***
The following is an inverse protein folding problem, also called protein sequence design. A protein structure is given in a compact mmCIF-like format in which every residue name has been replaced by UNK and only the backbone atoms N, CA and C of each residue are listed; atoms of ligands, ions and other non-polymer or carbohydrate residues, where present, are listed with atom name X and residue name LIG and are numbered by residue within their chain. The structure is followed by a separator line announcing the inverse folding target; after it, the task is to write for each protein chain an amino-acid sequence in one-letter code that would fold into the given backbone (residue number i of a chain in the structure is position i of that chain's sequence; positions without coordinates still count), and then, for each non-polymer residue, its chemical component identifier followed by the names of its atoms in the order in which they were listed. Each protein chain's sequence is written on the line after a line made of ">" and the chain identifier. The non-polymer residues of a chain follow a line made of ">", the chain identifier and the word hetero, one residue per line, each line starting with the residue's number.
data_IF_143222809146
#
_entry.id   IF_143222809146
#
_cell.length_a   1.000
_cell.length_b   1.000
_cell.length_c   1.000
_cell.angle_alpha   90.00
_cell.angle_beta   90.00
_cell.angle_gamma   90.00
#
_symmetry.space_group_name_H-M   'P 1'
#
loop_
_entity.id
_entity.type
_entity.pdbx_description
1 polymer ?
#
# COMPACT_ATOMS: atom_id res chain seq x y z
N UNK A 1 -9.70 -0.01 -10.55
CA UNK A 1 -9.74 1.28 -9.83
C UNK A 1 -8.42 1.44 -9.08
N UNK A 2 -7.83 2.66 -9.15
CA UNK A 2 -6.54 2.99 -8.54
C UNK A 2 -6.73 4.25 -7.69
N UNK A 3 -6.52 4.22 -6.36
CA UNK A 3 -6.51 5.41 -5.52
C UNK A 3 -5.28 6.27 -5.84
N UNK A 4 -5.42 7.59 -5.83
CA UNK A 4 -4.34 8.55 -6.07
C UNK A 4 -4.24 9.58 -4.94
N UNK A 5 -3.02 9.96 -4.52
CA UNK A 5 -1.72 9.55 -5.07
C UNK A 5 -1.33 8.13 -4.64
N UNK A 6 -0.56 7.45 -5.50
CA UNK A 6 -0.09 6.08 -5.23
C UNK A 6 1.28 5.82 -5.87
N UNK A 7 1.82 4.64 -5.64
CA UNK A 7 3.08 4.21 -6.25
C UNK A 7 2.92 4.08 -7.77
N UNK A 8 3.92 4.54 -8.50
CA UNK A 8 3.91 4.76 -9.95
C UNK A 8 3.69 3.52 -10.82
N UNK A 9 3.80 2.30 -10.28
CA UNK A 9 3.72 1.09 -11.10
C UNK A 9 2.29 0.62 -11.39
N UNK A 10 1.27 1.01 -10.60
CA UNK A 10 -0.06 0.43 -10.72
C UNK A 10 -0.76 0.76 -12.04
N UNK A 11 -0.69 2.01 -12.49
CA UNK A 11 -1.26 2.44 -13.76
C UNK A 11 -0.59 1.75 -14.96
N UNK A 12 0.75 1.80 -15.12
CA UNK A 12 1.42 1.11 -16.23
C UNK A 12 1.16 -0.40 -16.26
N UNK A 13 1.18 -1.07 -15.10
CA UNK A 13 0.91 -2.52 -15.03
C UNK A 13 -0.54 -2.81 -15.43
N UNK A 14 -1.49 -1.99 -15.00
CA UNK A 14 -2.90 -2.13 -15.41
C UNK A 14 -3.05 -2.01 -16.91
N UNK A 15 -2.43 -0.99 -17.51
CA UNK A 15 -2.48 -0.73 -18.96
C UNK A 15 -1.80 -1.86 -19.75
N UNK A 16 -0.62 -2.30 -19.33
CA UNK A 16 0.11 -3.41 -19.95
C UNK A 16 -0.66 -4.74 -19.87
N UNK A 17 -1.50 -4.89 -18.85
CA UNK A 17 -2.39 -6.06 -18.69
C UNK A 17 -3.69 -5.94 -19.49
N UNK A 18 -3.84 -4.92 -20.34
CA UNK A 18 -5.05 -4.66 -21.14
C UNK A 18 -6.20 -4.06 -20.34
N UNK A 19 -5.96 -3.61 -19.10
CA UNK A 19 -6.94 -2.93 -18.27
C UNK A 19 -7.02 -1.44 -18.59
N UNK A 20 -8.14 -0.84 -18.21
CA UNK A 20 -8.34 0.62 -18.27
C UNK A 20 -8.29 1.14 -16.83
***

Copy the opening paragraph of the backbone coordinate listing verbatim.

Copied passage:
The following is an inverse protein folding problem, also called protein sequence design. A protein structure is given in a compact mmCIF-like format in which every residue name has been replaced by UNK and only the backbone atoms N, CA and C of each residue are listed; atoms of ligands, ions and other non-polymer or carbohydrate residues, where present, are listed with atom name X and residue name LIG and are numbered by residue within their chain. The structure is followed by a separator line announcing the inverse folding target; after it, the task is to write for each protein chain an amino-acid sequence in one-letter code that would fold into the given backbone (residue number i of a chain in the structure is position i of that chain's sequence; positions without coordinates still count), and then, for each non-polymer residue, its chemical component identifier followed by the names of its atoms in the order in which they were listed. Each protein chain's sequence is written on the line after a line made of ">" and the chain identifier. The non-polymer residues of a chain follow a line made of ">", the chain identifier and the word hetero, one residue per line, each line starting with the residue's number.